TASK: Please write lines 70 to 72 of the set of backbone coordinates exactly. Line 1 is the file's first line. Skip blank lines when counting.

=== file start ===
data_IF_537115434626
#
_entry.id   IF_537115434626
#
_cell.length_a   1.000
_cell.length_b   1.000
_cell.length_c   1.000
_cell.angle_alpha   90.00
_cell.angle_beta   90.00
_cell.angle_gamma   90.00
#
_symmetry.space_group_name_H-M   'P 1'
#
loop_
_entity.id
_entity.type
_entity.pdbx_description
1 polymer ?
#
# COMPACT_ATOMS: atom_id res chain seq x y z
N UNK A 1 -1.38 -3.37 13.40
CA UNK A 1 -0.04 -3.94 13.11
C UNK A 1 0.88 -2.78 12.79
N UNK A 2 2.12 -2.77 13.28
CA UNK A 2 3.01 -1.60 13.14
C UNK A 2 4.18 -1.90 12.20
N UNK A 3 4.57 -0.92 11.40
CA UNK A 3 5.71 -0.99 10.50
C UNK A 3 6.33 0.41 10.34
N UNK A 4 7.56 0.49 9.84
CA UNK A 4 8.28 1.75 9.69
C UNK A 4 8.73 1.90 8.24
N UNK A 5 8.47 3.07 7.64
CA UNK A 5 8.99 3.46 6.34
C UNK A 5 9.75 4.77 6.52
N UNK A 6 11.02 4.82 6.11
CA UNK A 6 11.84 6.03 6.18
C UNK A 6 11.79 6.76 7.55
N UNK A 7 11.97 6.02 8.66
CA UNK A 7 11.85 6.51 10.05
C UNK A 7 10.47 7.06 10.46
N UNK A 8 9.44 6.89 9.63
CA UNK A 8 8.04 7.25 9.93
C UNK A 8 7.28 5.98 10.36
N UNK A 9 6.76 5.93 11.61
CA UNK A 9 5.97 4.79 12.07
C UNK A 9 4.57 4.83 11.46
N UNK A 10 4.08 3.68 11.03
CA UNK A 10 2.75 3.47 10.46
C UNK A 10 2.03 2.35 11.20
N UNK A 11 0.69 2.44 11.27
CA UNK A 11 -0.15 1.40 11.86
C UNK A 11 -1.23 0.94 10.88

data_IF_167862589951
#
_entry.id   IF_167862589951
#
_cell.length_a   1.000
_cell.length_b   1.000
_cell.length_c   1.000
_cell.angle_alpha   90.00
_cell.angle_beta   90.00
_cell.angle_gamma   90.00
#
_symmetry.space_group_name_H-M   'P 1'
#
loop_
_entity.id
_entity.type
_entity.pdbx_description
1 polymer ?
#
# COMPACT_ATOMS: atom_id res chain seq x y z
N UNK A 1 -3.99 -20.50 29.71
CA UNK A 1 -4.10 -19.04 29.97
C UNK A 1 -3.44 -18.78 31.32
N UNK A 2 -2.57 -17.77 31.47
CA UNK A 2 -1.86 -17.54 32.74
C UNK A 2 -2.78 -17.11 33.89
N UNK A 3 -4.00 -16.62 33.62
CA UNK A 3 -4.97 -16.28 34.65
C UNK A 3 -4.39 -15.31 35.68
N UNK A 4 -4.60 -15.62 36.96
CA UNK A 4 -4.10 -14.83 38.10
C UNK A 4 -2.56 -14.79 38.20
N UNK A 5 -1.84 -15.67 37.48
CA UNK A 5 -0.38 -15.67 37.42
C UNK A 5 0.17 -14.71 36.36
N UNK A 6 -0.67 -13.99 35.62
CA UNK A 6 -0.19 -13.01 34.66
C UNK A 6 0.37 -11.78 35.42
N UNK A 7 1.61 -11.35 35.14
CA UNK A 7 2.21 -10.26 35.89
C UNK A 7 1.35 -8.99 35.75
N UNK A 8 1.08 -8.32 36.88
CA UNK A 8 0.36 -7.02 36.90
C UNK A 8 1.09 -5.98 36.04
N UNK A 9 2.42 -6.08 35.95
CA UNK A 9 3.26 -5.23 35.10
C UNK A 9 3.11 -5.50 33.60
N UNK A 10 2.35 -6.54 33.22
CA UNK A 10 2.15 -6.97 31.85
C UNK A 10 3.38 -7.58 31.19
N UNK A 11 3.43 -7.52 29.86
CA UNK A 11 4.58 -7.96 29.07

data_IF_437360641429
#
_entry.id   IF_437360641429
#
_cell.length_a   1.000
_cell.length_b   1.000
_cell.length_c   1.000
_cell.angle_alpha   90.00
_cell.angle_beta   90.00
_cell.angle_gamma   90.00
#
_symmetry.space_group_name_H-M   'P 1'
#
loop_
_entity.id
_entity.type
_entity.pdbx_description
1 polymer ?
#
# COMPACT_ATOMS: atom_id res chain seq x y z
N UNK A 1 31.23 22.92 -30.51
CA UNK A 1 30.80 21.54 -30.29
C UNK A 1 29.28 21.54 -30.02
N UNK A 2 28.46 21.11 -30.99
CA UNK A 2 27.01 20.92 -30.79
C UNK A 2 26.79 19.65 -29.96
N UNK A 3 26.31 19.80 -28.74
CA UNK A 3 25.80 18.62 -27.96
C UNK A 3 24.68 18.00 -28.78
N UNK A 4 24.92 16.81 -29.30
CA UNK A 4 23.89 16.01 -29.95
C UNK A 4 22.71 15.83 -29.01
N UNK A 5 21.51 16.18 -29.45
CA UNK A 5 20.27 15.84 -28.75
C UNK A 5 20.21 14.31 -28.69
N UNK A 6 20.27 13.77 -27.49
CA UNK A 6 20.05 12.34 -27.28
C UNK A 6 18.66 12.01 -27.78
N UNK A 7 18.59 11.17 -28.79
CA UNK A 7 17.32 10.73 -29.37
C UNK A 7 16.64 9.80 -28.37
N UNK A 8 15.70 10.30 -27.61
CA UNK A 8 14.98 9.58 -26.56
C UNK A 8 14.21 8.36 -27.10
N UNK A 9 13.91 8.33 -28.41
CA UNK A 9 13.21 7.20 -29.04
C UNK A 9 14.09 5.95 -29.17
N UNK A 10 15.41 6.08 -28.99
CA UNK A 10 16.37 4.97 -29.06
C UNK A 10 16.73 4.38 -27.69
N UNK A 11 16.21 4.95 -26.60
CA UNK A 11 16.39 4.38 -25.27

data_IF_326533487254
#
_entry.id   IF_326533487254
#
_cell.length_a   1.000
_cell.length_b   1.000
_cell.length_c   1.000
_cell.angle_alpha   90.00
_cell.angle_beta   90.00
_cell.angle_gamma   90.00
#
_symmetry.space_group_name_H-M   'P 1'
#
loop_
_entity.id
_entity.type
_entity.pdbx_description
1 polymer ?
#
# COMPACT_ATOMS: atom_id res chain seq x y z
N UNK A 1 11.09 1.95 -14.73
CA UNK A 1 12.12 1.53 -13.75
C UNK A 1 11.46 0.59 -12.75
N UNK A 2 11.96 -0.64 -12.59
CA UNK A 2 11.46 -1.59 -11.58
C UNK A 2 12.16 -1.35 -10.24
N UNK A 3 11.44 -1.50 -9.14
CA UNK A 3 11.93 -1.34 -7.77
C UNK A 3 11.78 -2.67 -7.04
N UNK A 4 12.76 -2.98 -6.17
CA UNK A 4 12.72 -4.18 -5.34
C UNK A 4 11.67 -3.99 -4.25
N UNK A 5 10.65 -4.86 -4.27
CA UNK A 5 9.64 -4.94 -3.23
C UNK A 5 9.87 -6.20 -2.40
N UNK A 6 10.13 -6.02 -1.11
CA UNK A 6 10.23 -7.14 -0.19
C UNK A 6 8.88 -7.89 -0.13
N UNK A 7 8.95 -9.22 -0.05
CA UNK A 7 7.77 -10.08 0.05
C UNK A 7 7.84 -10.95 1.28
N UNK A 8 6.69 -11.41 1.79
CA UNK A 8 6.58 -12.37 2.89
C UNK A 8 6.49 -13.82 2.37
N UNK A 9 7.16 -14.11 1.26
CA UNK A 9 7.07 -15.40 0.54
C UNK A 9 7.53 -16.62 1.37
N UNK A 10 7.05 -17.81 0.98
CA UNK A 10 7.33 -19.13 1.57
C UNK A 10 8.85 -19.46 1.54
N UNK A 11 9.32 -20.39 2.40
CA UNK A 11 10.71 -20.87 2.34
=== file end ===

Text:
_entity.pdbx_description
1 polymer ?
#